The ‘art world’ is a complex and funny thing. There is a hierarchy, there are cliques and it can be elitist, I like seeing artists who do their own thing outside of those perimeters.
In no particular order, here are some artists whom I admire and who I think have the spirit of punk, some of them my contemporaries and some from a long time ago—Esther Pearl Watson is a painter from LA who I have recently discovered on Instagram. I love what I have seen of her work. Recently I saw some really interesting paintings by Rabiya Choudhry in her solo exhibition at Transmission in Glasgow. Then, Henri Rousseau, Frida Kahlo, Billy Childish, Rose Wylie, Monster Chetwynd, Jeremy Deller, Margaret Harrison, Sarah Maple, Grayson Perry, Harry Pye, Magda Archer, Lucy Sparrow.
You often collaborate with your childhood friend and art partner in crime Twinkle Troughton. (I love the names together—“Tinsel” and “Twinkle”.) The two of you have created several public ‘art stunts’ including kidnapping a banker and dressing as traffic wardens to fining 500 cars with free artwork. What do you find appealing about such participatory/interactive initiatives?
Twinkle and I haven’t collaborated in a little while now, and I miss it so much! She lives in Margate and I live in Glasgow so the distance makes it more difficult to work together, but we will do again, it is always lots of fun. It’s nice to laugh lots when you are plotting ideas and making artwork.
We met when we were 9 years old at primary school, later we formed the Fairies Band with Tinky and Sparkle (which is another story) but that’s why we are called “Twinkle and Tinsel”. We see the art stunts as a way to engage with people outside of a gallery setting. We would always end up having conversations with loads of different people. Each stunt had a political motivation but it was often tongue in cheek, there would be humour too.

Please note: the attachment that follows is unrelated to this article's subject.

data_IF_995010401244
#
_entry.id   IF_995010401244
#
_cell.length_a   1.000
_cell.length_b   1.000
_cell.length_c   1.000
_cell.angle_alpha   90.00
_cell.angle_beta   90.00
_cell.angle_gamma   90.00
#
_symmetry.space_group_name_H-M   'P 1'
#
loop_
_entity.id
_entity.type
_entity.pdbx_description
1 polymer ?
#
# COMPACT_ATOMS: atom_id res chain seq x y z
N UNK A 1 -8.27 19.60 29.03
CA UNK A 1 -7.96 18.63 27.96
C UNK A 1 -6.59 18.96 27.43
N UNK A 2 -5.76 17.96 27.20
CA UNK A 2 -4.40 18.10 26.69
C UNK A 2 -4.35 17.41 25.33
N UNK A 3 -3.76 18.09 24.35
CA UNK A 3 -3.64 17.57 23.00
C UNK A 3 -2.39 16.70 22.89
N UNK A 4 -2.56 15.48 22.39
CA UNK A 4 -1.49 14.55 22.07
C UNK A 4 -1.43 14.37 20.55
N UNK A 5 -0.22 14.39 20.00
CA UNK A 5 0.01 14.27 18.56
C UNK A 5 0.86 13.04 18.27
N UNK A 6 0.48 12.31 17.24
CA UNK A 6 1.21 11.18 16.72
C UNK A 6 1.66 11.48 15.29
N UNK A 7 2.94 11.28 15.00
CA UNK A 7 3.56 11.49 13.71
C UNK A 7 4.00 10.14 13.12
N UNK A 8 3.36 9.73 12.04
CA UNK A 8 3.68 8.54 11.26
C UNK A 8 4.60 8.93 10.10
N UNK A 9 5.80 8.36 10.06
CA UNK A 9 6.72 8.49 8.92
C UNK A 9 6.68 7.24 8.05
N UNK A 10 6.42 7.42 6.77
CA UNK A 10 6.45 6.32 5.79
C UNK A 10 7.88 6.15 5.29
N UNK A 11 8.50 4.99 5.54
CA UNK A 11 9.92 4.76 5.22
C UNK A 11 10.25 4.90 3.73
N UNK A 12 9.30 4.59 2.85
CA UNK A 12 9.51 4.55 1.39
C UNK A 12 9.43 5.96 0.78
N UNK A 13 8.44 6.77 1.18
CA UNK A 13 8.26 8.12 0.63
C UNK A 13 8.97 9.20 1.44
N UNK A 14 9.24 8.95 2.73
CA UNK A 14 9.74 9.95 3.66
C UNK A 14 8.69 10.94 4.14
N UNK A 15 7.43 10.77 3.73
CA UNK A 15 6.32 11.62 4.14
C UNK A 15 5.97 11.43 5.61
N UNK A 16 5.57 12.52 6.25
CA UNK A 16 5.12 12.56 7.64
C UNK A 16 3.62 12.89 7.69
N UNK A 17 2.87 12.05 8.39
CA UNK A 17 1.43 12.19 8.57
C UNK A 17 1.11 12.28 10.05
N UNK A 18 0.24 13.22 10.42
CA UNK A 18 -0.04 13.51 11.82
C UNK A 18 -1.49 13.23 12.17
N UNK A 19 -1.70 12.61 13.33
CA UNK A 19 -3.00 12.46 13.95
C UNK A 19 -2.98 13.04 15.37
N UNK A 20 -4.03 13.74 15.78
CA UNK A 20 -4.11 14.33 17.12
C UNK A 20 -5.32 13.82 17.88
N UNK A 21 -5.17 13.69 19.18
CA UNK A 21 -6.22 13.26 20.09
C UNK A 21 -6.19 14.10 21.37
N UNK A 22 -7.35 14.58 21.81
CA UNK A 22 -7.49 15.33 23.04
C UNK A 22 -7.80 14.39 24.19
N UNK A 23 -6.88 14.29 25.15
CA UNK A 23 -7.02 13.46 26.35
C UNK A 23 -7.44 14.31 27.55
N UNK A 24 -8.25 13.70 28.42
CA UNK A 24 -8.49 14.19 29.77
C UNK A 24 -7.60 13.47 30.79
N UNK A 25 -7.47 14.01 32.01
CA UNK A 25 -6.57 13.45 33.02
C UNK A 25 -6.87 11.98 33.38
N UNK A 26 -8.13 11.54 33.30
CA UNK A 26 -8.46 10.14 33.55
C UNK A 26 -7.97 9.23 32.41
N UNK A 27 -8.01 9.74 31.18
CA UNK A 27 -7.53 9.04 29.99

When viewers see those paintings of yours with beds next to commodes and kitchen sinks, how do they react?
Those paintings always strike a chord with Londoners, most are affected by the housing crisis so there is a familiarity with the imagery and with the language used for the titles. People express their own frustrations with the situation and often it opens up the conversation and they share their stories and experiences. I showed one of the paintings in Vienna once, and people who came to the exhibition were really intrigued by the story of London’s housing. In Austria, renting is the norm, there isn’t the same preoccupation with owning a home because people have long term secure tenancies. The people who saw the painting in Vienna were shocked to hear about how different housing and renting is in London.
I just read that Theresa May is trying to solve the housing crisis by imposing a new levy (stamp duty) on foreign buyers of properties in the UK. She plans to use the money to fund a drive that will help tackle the indignity of rough sleeping. Do you think such a scheme could work?